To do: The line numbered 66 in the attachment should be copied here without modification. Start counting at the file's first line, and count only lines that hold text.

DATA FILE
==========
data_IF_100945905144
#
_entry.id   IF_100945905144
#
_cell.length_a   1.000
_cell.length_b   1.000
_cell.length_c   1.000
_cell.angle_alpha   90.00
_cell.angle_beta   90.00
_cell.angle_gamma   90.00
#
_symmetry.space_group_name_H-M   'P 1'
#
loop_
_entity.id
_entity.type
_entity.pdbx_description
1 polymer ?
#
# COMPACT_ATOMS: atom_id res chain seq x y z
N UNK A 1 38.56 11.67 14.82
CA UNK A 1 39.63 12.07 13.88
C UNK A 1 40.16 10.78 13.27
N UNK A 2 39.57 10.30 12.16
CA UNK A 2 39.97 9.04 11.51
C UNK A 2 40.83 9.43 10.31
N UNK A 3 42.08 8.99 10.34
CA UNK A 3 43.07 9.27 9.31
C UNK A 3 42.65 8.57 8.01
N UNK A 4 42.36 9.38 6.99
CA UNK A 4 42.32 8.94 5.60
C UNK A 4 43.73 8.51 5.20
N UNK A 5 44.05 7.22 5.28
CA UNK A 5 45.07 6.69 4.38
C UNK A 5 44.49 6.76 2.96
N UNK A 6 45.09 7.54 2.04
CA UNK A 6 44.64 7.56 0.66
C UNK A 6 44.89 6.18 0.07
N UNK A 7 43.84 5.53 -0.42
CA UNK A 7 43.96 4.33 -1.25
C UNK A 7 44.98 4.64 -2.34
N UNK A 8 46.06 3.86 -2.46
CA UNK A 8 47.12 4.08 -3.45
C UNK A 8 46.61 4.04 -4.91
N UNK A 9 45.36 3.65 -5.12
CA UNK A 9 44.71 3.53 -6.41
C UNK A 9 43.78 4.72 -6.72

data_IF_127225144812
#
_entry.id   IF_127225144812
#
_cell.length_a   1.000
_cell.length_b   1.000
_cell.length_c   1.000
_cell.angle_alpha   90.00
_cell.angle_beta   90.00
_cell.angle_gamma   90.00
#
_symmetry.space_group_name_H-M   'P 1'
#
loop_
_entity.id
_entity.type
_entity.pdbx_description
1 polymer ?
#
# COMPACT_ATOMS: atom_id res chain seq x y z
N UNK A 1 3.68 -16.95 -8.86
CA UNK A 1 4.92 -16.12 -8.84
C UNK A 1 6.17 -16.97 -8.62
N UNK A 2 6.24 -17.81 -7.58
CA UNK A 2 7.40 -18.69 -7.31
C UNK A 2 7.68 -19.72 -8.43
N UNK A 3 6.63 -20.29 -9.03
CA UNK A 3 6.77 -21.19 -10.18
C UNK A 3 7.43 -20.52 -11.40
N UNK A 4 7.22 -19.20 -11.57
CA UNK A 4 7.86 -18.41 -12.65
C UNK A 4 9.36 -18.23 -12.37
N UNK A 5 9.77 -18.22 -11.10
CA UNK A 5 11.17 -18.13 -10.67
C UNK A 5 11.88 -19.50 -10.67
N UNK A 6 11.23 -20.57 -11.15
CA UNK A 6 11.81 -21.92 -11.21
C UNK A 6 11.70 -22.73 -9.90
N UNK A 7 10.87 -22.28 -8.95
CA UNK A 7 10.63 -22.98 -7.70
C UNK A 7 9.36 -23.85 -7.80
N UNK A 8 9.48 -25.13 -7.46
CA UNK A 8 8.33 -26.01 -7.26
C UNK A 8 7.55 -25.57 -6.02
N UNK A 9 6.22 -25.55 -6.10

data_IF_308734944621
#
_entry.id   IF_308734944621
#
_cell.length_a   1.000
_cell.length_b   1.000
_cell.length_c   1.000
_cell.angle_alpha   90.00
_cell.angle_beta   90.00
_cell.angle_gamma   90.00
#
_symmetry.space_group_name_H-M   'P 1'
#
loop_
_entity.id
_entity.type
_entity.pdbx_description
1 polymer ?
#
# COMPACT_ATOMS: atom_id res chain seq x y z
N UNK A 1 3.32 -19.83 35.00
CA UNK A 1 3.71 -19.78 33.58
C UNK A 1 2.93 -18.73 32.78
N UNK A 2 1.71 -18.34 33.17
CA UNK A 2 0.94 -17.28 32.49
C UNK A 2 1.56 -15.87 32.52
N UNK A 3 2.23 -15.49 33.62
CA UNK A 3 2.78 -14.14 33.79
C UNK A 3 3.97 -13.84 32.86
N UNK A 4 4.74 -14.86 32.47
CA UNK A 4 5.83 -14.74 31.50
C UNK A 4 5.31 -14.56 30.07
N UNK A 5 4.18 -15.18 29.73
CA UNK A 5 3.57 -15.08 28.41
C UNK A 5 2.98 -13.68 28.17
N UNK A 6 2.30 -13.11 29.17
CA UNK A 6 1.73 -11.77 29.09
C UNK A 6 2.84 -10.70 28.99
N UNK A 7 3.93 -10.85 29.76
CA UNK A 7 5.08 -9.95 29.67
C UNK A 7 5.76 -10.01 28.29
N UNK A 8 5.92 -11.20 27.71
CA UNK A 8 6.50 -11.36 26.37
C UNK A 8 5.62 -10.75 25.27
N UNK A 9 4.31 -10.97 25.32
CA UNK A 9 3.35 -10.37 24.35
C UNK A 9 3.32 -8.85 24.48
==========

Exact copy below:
#